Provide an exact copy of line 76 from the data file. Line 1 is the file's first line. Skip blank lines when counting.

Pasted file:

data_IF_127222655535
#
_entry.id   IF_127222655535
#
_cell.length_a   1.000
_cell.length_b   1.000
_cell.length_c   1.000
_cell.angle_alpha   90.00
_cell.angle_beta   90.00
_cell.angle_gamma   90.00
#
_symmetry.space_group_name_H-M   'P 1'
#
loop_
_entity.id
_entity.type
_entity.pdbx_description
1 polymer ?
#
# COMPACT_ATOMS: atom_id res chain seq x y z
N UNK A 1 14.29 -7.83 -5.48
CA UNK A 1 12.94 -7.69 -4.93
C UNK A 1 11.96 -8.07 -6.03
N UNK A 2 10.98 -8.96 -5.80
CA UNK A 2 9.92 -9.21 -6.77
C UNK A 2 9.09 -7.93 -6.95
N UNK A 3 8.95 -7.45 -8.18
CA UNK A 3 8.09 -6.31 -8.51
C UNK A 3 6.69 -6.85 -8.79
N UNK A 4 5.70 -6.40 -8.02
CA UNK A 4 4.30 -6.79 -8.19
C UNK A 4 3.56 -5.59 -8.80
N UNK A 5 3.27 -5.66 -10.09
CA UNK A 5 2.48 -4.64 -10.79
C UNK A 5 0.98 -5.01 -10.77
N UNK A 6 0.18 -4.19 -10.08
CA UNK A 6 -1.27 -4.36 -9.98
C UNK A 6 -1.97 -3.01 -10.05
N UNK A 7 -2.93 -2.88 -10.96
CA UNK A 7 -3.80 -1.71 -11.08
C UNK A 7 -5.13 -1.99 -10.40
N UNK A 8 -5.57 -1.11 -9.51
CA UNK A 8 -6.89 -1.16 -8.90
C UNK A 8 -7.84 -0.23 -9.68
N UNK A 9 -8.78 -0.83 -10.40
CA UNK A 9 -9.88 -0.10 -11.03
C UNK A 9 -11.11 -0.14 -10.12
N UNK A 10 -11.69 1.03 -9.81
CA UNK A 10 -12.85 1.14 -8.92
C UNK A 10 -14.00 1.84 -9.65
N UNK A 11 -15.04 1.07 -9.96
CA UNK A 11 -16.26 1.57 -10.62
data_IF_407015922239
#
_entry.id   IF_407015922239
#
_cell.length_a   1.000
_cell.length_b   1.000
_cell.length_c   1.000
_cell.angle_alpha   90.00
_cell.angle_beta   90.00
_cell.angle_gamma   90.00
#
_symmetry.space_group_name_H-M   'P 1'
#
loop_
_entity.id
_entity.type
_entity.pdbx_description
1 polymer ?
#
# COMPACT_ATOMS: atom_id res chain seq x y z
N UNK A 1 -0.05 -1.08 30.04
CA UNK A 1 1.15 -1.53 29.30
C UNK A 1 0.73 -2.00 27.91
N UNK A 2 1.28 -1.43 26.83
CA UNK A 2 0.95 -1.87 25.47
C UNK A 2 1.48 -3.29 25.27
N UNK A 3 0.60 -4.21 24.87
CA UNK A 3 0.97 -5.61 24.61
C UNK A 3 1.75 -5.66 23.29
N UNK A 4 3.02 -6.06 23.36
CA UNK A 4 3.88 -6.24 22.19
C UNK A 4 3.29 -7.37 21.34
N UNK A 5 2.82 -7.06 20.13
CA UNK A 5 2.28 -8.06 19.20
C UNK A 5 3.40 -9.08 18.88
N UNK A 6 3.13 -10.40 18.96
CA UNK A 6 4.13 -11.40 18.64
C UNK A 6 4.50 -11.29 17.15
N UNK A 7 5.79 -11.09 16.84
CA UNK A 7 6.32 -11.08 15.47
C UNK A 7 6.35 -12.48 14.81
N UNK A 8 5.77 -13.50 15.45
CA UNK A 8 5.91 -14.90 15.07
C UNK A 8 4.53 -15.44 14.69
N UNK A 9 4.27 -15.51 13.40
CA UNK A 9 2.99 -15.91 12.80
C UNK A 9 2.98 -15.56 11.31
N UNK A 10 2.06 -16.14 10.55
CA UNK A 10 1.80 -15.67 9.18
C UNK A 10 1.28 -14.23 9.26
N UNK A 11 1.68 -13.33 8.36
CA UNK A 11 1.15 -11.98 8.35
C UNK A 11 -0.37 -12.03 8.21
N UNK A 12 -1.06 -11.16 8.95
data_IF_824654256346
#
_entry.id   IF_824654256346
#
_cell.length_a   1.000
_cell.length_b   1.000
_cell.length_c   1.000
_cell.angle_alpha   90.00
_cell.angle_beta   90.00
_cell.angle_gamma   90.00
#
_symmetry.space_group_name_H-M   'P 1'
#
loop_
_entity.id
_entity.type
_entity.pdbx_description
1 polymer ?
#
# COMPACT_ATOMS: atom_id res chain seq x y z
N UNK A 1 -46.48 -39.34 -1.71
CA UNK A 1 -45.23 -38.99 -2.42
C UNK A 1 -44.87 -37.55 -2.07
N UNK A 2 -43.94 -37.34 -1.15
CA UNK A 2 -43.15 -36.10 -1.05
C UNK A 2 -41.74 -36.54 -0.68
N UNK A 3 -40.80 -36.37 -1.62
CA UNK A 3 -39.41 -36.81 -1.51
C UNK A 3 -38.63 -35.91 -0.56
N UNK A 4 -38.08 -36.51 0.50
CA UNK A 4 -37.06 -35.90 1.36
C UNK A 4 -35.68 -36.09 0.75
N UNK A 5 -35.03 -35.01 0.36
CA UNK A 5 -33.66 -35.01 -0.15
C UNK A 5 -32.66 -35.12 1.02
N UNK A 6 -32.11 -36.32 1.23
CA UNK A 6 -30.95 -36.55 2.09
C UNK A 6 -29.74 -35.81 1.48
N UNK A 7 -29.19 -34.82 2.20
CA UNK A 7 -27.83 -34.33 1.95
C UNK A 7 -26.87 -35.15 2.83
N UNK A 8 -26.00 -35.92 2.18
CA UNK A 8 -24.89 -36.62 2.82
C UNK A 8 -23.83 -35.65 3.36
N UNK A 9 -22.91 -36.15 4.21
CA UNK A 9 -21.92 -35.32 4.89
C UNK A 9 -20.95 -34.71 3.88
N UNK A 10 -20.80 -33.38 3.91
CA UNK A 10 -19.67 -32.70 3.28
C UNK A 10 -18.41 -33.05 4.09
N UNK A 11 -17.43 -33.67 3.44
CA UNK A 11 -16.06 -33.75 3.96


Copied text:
N UNK A 2 1.28 -1.43 26.83